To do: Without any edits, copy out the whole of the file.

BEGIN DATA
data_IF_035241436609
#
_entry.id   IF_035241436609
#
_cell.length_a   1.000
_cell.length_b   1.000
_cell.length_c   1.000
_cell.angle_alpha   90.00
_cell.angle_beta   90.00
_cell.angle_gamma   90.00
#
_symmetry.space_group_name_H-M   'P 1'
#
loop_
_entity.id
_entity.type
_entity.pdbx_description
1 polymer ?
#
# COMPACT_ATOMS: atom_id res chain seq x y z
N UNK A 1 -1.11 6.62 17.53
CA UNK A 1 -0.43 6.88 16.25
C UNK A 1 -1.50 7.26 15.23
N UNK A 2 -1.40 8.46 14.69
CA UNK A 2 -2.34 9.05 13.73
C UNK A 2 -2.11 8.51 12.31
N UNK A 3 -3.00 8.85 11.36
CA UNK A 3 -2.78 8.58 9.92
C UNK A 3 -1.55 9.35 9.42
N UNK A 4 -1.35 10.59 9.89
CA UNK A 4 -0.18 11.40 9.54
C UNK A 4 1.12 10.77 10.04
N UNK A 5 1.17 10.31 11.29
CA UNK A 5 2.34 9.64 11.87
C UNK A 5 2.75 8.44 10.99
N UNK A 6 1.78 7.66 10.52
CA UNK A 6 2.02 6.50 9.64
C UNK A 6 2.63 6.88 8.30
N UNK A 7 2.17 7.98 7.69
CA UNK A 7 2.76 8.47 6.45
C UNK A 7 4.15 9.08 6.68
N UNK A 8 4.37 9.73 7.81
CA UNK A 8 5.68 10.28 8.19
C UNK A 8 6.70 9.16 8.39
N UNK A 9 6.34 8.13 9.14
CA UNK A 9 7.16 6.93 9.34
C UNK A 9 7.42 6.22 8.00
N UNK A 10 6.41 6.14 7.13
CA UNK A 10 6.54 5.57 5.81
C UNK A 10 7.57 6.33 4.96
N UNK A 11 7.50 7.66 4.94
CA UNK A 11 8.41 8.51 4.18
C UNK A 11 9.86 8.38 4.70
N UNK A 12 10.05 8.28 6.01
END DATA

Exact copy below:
data_IF_035241436609
#
_entry.id   IF_035241436609
#
_cell.length_a   1.000
_cell.length_b   1.000
_cell.length_c   1.000
_cell.angle_alpha   90.00
_cell.angle_beta   90.00
_cell.angle_gamma   90.00
#
_symmetry.space_group_name_H-M   'P 1'
#
loop_
_entity.id
_entity.type
_entity.pdbx_description
1 polymer ?
#
# COMPACT_ATOMS: atom_id res chain seq x y z
N UNK A 1 -1.11 6.62 17.53
CA UNK A 1 -0.43 6.88 16.25
C UNK A 1 -1.50 7.26 15.23
N UNK A 2 -1.40 8.46 14.69
CA UNK A 2 -2.34 9.05 13.73
C UNK A 2 -2.11 8.51 12.31
N UNK A 3 -3.00 8.85 11.36
CA UNK A 3 -2.78 8.58 9.92
C UNK A 3 -1.55 9.35 9.42
N UNK A 4 -1.35 10.59 9.89
CA UNK A 4 -0.18 11.40 9.54
C UNK A 4 1.12 10.77 10.04
N UNK A 5 1.17 10.31 11.29
CA UNK A 5 2.34 9.64 11.87
C UNK A 5 2.75 8.44 10.99
N UNK A 6 1.78 7.66 10.52
CA UNK A 6 2.02 6.50 9.64
C UNK A 6 2.63 6.88 8.30
N UNK A 7 2.17 7.98 7.69
CA UNK A 7 2.76 8.47 6.45
C UNK A 7 4.15 9.08 6.68
N UNK A 8 4.37 9.73 7.81
CA UNK A 8 5.68 10.28 8.19
C UNK A 8 6.70 9.16 8.39
N UNK A 9 6.34 8.13 9.14
CA UNK A 9 7.16 6.93 9.34
C UNK A 9 7.42 6.22 8.00
N UNK A 10 6.41 6.14 7.13
CA UNK A 10 6.54 5.57 5.81
C UNK A 10 7.57 6.33 4.96
N UNK A 11 7.50 7.66 4.94
CA UNK A 11 8.41 8.51 4.18
C UNK A 11 9.86 8.38 4.70
N UNK A 12 10.05 8.28 6.01